Who was Ruth Bader Ginsburg, and what does her death mean for future of the US?

A fierce political battle is taking place in the US over a potential vote on a nominated replacement for Justice Ruth Bader Ginsburg, in what could shape the country for decades to come.

Liberal icon Justice Ginsburg had sat on the Supreme Court since 1993 until her death last week due to complications from pancreatic cancer.

Donald Trump has insisted the Republican Party should replace Justice Ginsburg – but the Democratic presidential candidate Joe Biden has urged Republicans not to vote on any nominee ahead of the November election.

Who was Justice Ginsburg?

Born in March 1933 in Brooklyn, Justice Ginsburg became a heroine to the American left after overcoming entrenched sexism in the legal profession to ascend to the US Supreme Court, where she championed gender equality and other liberal causes during 27 years on the bench.

She was a fierce advocate for women’s rights – winning major gender-discrimination cases before the Supreme Court – before being appointed to the top US judicial body by Democratic president Bill Clinton in 1993.

Justice Ginsburg was only the second woman to sit on the highest court in the country and delivered landmark laws on abortion, women’s rights, same-sex marriage, immigration and health care. She died aged 87.

What does her death mean for the Supreme Court?

Justice Ginsburg leaves a vacancy that Mr Trump and the slim Republican majority in the Senate want to quickly fill, despite November’s looming election.

If a successor is appointed by the Republicans, it would almost certainly push the court, which had a 5-4 conservative majority, further to the right.

Such a move would cement a 6-3 advantage and would likely influence American law and life for decades to come.

How will the Supreme Court vacancy be filled?

Mr Trump still has plenty of time to appoint a justice, a power he enjoys for the duration of his presidency.

The president’s term runs until 20 January 2021. Once he nominates a justice, the Senate Judiciary Committee vets the nominee and holds hearings.

The nominee testifies and would answer questions from Senators about their career and qualifications. They would also be asked about their views on a series of social and political issues, such as abortion.

The nomination then moves to the full Senate, where a simple majority of the 100 senators must vote to confirm.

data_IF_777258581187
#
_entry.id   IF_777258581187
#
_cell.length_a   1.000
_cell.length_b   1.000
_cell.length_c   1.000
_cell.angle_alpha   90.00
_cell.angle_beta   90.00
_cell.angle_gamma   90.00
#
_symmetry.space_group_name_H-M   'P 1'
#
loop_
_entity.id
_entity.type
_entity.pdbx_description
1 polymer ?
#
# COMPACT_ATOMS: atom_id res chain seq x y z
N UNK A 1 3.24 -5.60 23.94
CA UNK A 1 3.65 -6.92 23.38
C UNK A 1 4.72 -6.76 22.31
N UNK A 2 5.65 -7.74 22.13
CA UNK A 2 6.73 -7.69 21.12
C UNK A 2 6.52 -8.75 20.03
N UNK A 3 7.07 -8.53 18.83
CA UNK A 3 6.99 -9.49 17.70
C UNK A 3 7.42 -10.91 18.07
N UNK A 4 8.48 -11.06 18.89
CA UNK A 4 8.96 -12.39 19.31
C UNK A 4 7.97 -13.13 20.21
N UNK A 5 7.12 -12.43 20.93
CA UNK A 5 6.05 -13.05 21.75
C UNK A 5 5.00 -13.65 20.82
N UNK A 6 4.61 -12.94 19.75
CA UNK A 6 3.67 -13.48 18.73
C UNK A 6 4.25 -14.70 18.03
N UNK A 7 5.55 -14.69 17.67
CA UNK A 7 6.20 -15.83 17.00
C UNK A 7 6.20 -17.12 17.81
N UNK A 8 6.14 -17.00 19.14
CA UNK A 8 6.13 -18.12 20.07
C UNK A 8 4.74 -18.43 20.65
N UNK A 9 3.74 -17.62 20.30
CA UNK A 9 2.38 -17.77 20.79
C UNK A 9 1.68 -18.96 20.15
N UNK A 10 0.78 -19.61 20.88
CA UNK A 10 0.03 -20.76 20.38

The Republicans currently have a 53-47 majority in the Senate. Historically, the average number of days from nomination to a final senate vote is around 70 days, according to the Congressional Research Service.

If Republicans lose their majority on 3 November, they would have to confirm the nominee by 3 January when the Senate’s current session ends.

The controversy of an election year

When conservative Justice Antonin Scalia died in February 2016, Republican Senate Majority leader Mitch McConnell refused to allow the Senate to consider Democratic president Barack Obama’s nominee, Merrick Garland, to fill the vacancy.

He said a Supreme Court nomination should not be taken up during an election year – despite Mr Obama’s term having nearly another year to run. It was the first time a Senate leader had taken such action.

In a move widely credited for mobilising his supporters before the 2016 election, Mr Trump then released a list of names from which he would choose any potential candidates for the Supreme Court.

Last week, Mr McConnell said Mr Trump’s nominee to fill the vacancy would receive a vote on the floor of the Senate – despite early voting for the 3 November election having already started.

Could existing American laws, including on abortion, be under threat?

In 1973, a Supreme Court ruling – Roe v Wade – established a nationwide right to abortion.

If Mr Trump and the Republicans are able to get their nomination through, it could lead to the ruling being overturned or changed.

There are also fears among liberals that other laws championed by Justice Ginsburg could come under threat.

What is being said about the possibility of a Trump nomination before the election?

Mr Biden said: “Voters of this country should be heard. They’re the ones who this constitution envisions should decide who has the power to make this appointment. To jam this nomination through the Senate is just an exercise of raw political power.”

Republican senators Lisa Murkowski and Susan Collins have said they do not support Mr Trump’s plan to move fast on filling the seat.

A poll for Reuters/Ipsos showed that 62% of Americans thought the winner of the November election should get to nominate a justice to fill the vacancy.

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